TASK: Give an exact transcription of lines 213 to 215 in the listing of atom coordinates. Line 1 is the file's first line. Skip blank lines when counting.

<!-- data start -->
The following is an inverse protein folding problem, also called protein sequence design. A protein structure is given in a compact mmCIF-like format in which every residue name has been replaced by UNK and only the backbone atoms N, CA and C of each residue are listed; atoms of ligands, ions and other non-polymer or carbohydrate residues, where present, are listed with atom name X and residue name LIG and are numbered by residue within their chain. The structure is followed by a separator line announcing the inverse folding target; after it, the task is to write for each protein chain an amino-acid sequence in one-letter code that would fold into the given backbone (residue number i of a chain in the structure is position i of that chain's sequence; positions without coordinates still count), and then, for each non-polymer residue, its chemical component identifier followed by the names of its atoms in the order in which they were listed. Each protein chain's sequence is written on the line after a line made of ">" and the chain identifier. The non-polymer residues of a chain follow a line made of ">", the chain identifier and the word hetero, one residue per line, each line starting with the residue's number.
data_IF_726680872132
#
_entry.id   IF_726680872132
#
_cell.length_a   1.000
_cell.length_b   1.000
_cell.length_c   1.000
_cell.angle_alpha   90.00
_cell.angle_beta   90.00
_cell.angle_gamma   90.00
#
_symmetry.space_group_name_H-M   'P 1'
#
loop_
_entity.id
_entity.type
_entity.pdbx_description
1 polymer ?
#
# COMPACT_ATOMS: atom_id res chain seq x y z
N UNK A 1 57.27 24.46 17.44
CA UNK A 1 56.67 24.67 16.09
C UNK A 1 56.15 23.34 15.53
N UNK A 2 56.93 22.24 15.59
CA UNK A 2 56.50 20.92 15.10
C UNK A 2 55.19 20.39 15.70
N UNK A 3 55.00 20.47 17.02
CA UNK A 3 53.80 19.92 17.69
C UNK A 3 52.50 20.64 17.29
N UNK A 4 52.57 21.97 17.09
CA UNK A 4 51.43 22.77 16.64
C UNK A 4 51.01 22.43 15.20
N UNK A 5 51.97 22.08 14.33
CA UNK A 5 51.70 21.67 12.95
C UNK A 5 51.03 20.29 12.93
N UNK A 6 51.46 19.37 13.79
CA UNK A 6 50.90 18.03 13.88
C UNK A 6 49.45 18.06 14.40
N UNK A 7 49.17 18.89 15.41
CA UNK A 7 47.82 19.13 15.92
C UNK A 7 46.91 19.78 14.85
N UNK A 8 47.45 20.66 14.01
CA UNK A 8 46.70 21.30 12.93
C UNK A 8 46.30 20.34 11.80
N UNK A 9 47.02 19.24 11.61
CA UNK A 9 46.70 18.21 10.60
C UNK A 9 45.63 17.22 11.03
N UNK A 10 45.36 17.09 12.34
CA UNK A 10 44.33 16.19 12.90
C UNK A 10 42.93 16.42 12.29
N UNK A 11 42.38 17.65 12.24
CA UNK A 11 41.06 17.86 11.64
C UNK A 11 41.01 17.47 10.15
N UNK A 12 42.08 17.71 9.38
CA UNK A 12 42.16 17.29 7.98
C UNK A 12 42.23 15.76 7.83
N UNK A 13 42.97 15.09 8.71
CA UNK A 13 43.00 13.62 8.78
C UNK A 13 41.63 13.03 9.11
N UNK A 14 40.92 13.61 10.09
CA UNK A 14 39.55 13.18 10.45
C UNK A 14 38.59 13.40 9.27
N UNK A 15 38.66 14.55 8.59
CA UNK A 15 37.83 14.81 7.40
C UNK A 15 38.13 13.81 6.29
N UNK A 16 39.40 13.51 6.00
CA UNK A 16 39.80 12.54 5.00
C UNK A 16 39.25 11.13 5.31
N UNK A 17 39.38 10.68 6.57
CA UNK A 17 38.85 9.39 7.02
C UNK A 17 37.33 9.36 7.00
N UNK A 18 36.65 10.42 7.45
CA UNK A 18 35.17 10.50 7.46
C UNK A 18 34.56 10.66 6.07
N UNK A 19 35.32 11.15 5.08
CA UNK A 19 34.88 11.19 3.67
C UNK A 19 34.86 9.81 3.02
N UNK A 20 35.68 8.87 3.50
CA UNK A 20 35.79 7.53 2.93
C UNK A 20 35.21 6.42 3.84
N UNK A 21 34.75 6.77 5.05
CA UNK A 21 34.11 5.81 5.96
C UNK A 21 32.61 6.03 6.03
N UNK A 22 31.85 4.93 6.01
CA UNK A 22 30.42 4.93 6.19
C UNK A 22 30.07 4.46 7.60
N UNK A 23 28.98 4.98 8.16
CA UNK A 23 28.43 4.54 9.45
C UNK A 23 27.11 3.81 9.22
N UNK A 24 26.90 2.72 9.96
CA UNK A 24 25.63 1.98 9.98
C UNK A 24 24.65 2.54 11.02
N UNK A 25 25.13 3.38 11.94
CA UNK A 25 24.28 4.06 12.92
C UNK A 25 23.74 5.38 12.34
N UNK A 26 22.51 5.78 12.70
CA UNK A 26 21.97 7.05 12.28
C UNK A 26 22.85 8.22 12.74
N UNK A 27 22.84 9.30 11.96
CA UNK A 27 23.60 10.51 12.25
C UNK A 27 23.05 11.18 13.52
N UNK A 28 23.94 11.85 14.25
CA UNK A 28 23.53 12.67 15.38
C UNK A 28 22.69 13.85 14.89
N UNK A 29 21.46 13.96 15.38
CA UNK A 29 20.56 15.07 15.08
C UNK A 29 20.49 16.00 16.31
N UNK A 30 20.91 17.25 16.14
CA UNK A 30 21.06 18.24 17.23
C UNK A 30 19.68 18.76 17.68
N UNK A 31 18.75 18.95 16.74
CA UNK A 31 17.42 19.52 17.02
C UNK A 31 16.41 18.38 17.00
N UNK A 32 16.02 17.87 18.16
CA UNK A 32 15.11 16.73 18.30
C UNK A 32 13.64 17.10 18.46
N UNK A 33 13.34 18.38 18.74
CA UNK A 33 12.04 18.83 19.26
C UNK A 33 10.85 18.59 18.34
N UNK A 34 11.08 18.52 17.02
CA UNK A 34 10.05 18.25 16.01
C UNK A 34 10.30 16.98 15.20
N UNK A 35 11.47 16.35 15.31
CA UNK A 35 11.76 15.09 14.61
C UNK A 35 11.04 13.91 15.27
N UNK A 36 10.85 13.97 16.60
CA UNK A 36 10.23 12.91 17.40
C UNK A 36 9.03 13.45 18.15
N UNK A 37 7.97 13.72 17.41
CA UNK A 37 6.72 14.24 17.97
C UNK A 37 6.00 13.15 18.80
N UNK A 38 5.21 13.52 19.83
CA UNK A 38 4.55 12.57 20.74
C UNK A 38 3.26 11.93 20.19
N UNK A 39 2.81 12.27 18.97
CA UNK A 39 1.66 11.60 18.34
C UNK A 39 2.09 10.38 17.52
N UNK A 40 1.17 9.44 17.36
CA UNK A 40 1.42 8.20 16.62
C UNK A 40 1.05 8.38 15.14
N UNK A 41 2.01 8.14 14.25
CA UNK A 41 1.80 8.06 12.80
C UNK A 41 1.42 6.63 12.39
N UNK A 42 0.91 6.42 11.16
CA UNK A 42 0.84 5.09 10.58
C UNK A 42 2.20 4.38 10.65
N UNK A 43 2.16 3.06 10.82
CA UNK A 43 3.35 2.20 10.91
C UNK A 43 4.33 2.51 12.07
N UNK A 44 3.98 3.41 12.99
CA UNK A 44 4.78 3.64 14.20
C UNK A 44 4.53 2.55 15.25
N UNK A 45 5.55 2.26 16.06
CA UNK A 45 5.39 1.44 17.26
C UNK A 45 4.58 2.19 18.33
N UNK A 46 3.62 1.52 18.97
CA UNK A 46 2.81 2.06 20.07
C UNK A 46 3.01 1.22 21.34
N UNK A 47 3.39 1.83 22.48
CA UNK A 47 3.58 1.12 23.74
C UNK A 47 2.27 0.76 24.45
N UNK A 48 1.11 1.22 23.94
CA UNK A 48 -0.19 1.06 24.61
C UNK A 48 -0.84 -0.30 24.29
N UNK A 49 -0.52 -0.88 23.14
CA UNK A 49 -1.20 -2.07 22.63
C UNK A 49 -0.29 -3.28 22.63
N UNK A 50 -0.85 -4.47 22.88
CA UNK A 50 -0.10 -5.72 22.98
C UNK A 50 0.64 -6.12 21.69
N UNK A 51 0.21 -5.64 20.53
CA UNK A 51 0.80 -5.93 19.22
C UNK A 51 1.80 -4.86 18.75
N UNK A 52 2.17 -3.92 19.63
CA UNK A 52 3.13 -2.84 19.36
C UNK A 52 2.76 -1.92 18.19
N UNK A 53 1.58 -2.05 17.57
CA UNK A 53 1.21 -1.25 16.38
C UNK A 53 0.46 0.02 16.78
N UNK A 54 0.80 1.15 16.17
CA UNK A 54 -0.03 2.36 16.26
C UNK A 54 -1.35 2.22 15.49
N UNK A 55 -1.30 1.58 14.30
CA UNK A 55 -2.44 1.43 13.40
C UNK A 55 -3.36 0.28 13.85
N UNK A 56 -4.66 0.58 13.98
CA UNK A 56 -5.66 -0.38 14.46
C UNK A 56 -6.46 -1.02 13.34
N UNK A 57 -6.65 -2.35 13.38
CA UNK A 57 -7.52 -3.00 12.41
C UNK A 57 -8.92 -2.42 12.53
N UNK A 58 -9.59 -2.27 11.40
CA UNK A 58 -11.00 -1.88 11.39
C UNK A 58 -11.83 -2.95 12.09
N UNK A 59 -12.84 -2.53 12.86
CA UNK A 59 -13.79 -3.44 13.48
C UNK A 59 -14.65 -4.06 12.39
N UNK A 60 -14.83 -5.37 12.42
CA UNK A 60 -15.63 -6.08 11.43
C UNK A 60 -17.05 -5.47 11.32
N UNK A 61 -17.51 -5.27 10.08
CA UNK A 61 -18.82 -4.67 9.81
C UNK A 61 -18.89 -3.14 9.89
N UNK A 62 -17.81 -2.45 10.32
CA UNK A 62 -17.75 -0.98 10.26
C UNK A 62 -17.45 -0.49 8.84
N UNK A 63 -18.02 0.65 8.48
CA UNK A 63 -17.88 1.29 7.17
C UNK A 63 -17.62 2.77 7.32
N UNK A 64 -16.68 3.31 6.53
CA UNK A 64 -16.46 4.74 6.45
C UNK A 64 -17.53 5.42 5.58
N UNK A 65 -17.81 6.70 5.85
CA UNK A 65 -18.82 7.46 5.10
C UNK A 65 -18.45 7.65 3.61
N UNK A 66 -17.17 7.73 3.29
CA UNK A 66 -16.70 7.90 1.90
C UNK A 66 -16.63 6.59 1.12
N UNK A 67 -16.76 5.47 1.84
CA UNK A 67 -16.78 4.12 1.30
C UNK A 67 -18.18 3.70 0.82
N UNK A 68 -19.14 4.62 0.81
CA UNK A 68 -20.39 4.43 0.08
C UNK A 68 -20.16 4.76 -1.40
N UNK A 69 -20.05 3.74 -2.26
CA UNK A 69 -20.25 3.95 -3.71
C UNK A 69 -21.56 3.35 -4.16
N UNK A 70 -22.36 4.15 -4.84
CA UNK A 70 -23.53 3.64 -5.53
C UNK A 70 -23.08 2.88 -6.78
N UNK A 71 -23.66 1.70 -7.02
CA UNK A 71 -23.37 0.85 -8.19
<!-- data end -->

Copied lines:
C UNK A 64 -17.53 5.42 5.58
N UNK A 65 -17.81 6.70 5.85
CA UNK A 65 -18.82 7.46 5.10